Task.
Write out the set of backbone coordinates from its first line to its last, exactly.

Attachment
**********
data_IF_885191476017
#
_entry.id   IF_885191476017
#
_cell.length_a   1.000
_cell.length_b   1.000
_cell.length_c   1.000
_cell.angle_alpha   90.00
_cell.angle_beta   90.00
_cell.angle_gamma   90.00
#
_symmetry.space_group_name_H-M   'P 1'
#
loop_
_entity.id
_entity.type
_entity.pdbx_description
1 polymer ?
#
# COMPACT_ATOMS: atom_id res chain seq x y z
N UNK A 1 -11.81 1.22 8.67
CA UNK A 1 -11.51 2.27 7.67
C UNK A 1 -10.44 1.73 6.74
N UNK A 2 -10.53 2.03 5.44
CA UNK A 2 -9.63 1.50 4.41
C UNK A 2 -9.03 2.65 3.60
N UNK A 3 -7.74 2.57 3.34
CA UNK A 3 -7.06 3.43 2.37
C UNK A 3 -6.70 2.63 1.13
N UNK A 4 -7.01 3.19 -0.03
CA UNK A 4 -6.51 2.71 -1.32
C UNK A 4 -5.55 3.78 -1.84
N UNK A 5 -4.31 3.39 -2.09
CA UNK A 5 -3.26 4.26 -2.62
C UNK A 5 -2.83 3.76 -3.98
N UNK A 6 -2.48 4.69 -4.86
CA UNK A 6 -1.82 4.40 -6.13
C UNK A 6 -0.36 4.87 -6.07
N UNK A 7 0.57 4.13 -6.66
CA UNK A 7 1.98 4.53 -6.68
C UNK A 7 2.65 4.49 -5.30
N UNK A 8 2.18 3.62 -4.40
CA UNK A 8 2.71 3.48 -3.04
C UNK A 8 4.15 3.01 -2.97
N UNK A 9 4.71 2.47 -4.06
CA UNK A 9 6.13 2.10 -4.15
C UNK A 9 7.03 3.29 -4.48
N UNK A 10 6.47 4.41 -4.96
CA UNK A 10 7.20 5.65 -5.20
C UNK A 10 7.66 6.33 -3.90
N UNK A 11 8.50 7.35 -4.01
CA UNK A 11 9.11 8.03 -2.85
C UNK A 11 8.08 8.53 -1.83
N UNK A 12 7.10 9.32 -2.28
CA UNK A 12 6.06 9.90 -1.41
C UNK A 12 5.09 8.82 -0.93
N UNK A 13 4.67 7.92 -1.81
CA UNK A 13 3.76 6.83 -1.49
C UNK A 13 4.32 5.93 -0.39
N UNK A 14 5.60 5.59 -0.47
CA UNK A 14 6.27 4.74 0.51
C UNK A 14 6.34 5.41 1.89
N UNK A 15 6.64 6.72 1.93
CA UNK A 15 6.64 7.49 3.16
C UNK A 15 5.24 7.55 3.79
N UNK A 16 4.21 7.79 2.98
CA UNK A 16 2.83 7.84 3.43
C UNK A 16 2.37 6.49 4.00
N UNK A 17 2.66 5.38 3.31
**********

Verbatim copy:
data_IF_885191476017
#
_entry.id   IF_885191476017
#
_cell.length_a   1.000
_cell.length_b   1.000
_cell.length_c   1.000
_cell.angle_alpha   90.00
_cell.angle_beta   90.00
_cell.angle_gamma   90.00
#
_symmetry.space_group_name_H-M   'P 1'
#
loop_
_entity.id
_entity.type
_entity.pdbx_description
1 polymer ?
#
# COMPACT_ATOMS: atom_id res chain seq x y z
N UNK A 1 -11.81 1.22 8.67
CA UNK A 1 -11.51 2.27 7.67
C UNK A 1 -10.44 1.73 6.74
N UNK A 2 -10.53 2.03 5.44
CA UNK A 2 -9.63 1.50 4.41
C UNK A 2 -9.03 2.65 3.60
N UNK A 3 -7.74 2.57 3.34
CA UNK A 3 -7.06 3.43 2.37
C UNK A 3 -6.70 2.63 1.13
N UNK A 4 -7.01 3.19 -0.03
CA UNK A 4 -6.51 2.71 -1.32
C UNK A 4 -5.55 3.78 -1.84
N UNK A 5 -4.31 3.39 -2.09
CA UNK A 5 -3.26 4.26 -2.62
C UNK A 5 -2.83 3.76 -3.98
N UNK A 6 -2.48 4.69 -4.86
CA UNK A 6 -1.82 4.40 -6.13
C UNK A 6 -0.36 4.87 -6.07
N UNK A 7 0.57 4.13 -6.66
CA UNK A 7 1.98 4.53 -6.68
C UNK A 7 2.65 4.49 -5.30
N UNK A 8 2.18 3.62 -4.40
CA UNK A 8 2.71 3.48 -3.04
C UNK A 8 4.15 3.01 -2.97
N UNK A 9 4.71 2.47 -4.06
CA UNK A 9 6.13 2.10 -4.15
C UNK A 9 7.03 3.29 -4.48
N UNK A 10 6.47 4.41 -4.96
CA UNK A 10 7.20 5.65 -5.20
C UNK A 10 7.66 6.33 -3.90
N UNK A 11 8.50 7.35 -4.01
CA UNK A 11 9.11 8.03 -2.85
C UNK A 11 8.08 8.53 -1.83
N UNK A 12 7.10 9.32 -2.28
CA UNK A 12 6.06 9.90 -1.41
C UNK A 12 5.09 8.82 -0.93
N UNK A 13 4.67 7.92 -1.81
CA UNK A 13 3.76 6.83 -1.49
C UNK A 13 4.32 5.93 -0.39
N UNK A 14 5.60 5.59 -0.47
CA UNK A 14 6.27 4.74 0.51
C UNK A 14 6.34 5.41 1.89
N UNK A 15 6.64 6.72 1.93
CA UNK A 15 6.64 7.49 3.16
C UNK A 15 5.24 7.55 3.79
N UNK A 16 4.21 7.79 2.98
CA UNK A 16 2.83 7.84 3.43
C UNK A 16 2.37 6.49 4.00
N UNK A 17 2.66 5.38 3.31